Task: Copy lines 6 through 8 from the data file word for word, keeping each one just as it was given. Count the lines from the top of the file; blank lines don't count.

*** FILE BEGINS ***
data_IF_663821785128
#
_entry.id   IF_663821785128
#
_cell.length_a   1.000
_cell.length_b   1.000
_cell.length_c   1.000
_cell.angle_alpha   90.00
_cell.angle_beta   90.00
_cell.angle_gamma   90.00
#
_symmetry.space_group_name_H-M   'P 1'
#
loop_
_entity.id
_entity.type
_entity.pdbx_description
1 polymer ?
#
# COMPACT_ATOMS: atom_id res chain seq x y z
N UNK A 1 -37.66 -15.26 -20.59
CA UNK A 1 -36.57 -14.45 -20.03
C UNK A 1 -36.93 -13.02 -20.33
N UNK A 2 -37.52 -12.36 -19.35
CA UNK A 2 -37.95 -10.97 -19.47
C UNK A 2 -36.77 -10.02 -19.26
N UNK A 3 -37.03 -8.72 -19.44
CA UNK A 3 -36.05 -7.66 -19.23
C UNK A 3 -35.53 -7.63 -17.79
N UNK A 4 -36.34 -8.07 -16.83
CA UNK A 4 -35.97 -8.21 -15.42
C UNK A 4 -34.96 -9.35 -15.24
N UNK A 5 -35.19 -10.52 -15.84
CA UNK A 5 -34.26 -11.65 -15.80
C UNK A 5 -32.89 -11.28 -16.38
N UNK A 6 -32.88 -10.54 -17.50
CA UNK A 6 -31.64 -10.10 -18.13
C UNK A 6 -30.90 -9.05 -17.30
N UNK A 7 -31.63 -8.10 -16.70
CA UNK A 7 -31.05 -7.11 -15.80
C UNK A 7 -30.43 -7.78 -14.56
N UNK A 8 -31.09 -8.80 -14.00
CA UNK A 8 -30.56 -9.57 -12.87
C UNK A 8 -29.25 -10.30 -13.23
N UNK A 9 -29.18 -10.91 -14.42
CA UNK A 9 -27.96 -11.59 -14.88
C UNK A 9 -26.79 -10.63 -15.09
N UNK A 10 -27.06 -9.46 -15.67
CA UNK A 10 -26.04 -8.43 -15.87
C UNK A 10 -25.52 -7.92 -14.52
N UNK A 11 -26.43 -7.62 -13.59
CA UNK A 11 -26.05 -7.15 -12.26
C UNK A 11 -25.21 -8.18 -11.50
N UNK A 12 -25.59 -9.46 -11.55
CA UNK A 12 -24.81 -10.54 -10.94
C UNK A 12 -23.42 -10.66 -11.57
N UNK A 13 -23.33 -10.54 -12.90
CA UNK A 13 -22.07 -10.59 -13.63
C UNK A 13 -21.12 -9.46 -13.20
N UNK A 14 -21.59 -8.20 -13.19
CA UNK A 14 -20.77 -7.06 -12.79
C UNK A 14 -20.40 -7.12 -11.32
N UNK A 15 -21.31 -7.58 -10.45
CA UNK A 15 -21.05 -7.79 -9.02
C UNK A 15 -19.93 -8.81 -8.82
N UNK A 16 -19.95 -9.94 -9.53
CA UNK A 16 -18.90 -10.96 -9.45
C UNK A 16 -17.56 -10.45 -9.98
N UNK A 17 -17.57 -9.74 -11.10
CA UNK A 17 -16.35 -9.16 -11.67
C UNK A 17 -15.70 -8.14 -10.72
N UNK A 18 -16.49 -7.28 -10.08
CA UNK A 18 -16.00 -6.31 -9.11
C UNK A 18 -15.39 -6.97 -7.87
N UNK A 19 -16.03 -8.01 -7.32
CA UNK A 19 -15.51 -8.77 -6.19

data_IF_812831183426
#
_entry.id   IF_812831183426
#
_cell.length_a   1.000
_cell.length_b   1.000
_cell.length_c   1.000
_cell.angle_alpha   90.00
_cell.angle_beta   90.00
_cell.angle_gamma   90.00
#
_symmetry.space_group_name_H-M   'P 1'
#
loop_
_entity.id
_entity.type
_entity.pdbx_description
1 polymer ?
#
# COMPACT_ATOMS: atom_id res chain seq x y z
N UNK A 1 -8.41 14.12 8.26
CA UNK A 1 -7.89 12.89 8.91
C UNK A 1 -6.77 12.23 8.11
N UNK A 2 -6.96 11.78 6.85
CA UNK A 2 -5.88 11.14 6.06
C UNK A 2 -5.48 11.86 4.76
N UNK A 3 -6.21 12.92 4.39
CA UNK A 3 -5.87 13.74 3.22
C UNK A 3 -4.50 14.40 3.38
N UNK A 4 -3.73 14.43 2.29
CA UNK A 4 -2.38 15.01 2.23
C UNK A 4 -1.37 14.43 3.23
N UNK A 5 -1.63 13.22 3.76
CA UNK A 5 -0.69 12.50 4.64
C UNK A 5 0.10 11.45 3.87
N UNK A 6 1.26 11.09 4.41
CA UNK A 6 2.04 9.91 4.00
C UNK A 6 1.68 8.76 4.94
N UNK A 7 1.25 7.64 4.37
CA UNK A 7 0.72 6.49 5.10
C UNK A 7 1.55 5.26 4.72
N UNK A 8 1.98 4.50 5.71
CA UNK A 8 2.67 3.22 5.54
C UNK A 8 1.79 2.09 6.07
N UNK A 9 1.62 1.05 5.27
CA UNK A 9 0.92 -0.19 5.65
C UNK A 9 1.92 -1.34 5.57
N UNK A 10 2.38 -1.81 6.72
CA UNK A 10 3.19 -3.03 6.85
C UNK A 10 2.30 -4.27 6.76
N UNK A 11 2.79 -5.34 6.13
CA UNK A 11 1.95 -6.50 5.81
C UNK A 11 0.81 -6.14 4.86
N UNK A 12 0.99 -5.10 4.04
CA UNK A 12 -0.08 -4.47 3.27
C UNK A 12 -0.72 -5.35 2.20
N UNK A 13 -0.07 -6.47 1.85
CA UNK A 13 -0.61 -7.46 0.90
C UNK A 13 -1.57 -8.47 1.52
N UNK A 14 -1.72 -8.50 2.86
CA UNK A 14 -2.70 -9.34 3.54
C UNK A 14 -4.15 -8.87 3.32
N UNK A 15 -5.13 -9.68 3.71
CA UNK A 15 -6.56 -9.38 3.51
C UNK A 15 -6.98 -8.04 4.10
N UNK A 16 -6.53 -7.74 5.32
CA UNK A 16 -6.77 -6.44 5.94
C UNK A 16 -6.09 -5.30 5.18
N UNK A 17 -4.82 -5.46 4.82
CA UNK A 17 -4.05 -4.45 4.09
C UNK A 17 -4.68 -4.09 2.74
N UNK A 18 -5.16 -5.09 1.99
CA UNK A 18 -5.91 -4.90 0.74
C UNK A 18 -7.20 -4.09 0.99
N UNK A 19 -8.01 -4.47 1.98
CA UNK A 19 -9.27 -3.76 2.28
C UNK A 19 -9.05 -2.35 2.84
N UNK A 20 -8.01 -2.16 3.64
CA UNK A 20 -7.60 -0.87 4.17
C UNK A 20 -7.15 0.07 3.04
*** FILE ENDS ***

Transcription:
_cell.length_b   1.000
_cell.length_c   1.000
_cell.angle_alpha   90.00